English Verb Tenses
Made Simple Course

Lesson 03


Welcome to the third lesson of this special course!

Click Here for Step-by-Step Rules, Stories and Exercises to Practice All English Tenses

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On this lesson we will learn:

What Are the 2 Most Important Questions?

What Are the 2 Most Important Questions You Must Ask Yourself Before You Say or Write a Sentence?

These 2 questions are important because they will help you decide which tense you should use.

So... These questions are:

1) What is the time of the action?

2) What aspect of the action do I want to emphasize?

Let's start with the first one.

1) What Is the Time of the Action?

There are basically 3 possible answers to this question:

Past, present or future.

Examples of PAST time expressions:

Yesterday When we were young
Last week Before World War II
A month ago Last Sunday
In 2001 When I was a child
In the 20th century A few days ago

Examples of PRESENT time expressions:

Now This summer
Today At the moment
This week As we speak
This month Currently
These days Right now

Examples of FUTURE time expressions:

Tomorrow In an hour
Next Week Tonight
Next month This evening
Next year When I graduate
In 2035 Before they arrive


2) What Aspect of the Action
Do I Want to Emphasize?

This basically means: 

do you want to emphasize the fact that the action is in progress (ongoing)? 

Or the fact that the action is complete (finished)? 

Or maybe you don't want to emphasize anything?

It is up to you to decide.

Let's look at a real life example:

Lisa is at the bank. She waits for service. She waits and waits and waits, but nothing happens. Now, after all this waiting she wants to complain about it.

What time should she use? PRESENT, because it's happening NOW.

She wants to emphasize the fact that this action is now in progress, it still continues, so she uses the PROGRESSIVE aspect.

(PROGRESSIVE means "continuing")

So Lisa says: "I am still waiting! What is going on?"

"I left my job a week ago."
Another real life example:

Lisa talks with some friends. They ask her about her life. She wants to tell them that she left her job a week ago.

What time should she use? PAST, because it happened a week ago.

She just wants to mention what she did. She doesn't want to emphasize any particular aspect, so she uses the SIMPLE past form of the verb.

Lisa says: "I left my job a week ago."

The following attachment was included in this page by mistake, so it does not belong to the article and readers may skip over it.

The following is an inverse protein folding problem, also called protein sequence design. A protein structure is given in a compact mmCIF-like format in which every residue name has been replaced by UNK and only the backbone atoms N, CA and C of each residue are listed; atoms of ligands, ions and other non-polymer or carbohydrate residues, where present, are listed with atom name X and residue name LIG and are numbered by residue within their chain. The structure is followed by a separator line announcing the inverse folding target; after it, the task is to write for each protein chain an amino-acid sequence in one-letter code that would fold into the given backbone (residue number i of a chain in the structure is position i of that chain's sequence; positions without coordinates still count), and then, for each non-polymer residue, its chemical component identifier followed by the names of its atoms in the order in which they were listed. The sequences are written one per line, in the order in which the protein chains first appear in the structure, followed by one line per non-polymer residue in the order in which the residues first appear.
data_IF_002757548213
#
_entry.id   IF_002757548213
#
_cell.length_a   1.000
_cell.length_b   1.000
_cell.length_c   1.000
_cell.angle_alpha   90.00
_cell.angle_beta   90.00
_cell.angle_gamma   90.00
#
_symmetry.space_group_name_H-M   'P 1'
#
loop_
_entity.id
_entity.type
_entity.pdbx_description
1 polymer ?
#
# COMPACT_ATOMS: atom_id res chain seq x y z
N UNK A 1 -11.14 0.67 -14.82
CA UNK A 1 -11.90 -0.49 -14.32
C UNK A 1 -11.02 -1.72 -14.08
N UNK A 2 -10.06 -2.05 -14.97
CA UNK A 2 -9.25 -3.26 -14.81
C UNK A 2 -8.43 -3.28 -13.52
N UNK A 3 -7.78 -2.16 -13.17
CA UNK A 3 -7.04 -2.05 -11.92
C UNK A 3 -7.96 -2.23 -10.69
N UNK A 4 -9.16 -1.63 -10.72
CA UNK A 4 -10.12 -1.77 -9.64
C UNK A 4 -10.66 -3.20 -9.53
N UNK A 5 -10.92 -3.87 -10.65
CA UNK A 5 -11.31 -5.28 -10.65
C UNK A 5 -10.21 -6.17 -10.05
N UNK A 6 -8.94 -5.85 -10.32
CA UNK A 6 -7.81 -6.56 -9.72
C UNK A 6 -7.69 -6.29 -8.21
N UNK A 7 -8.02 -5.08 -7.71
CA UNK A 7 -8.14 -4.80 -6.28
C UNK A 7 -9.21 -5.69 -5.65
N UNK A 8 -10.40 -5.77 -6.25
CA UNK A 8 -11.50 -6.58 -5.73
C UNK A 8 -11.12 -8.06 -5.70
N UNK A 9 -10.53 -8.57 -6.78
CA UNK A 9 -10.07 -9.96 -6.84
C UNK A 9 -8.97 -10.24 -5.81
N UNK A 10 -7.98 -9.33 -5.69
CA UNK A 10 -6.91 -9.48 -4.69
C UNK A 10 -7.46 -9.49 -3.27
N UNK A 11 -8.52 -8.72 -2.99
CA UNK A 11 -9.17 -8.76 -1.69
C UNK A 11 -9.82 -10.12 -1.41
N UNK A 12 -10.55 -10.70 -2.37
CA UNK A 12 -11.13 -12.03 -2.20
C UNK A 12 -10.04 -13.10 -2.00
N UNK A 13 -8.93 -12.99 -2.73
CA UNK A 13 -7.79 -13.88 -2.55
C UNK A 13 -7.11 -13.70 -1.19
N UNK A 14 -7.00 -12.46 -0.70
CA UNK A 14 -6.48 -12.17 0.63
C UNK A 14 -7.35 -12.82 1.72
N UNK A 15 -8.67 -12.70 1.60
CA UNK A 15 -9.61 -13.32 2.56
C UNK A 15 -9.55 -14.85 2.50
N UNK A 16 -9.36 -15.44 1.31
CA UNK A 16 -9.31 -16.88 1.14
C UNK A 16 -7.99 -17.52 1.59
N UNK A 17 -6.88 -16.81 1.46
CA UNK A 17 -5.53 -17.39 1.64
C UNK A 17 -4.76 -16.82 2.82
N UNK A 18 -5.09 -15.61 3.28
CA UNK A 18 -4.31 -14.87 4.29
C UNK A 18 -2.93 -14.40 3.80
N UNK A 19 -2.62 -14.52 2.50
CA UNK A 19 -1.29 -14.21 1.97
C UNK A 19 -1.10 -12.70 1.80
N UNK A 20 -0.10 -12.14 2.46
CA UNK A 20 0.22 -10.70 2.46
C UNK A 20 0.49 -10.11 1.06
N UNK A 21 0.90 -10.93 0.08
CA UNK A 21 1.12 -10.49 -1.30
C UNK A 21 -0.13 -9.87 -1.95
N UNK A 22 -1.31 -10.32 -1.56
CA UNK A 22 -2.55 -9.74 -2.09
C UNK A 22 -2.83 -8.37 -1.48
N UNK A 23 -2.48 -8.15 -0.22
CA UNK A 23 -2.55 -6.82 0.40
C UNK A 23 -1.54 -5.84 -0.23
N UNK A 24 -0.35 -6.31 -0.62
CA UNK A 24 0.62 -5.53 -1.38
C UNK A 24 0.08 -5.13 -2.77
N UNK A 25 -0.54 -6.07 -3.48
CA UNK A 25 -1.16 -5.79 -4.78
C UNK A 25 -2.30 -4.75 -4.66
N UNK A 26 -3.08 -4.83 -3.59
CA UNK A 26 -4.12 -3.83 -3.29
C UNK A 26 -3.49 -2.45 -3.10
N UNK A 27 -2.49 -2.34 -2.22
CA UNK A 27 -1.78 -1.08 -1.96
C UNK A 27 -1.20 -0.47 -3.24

Everyday English

These two rules are applied by English speakers all the time. Obviously, they don't pause every time they want to say something... It is done naturally, without thinking about it.

In everyday English you usually see the following:

Regular actions in the present are expressed using the Simple Present tense:

  • She likes to swim.
  • They meet every day.
  • He never fails.
Actions that are happening right now, or at the current time period are expressed using the Present Progressive tense:
  • I am eating a sandwich.
  • He is preparing for his exam.
  • She is not working today.

Things that happened in the past are expressed using the Simple Past tense.

  • She started school in 1991.
  • They bought the house a year ago.
  • We wanted to go to the party last night.

Actions that were in progress over a period of time in the past are expressed using the Past Progressive tense:

  • I was washing the dishes all evening.
  • She was sleeping all night.
  • They were working when the power went off.

Things from the past that affect the present are expressed using the Present Perfect tense:

  • I have lost my wallet. Now what am I going to do?
  • She has watched that movie. She doesn't want to watch it again.
  • You have studied for this exam, so you should do fine.

Things that will happen in the future (not plans), predictions, promises, intentions, etc. are expressed using the Simple Future tense ("will"):

  • I will be 21 next week.
  • I will help you.
  • She will not tell you.
Things that you plan to do in the future, or predictions, are expressed using the Simple Future tense ("going to"):
  • I am going to start a business.
  • He is going to talk with his father about this.
  • They are not going to listen.

Important note:

This is a partial list of the most common tenses usage.

Don't worry if you don't remember all of it. This is just a short overview.

We will go over all these tenses in detail in the following lessons!

We will go over all these tenses in detail in the following lessons!

So now, after all of this information, let's do some exercises!

Click the links below to start practicing:

Lesson 03, Exercise 01

Lesson 03, Exercise 02

On the next lesson we will dive right into learning 3 of the most common tenses of the English language.

Do you have any questions? Now is the perfect time to ask them!

Click here to ask your question.

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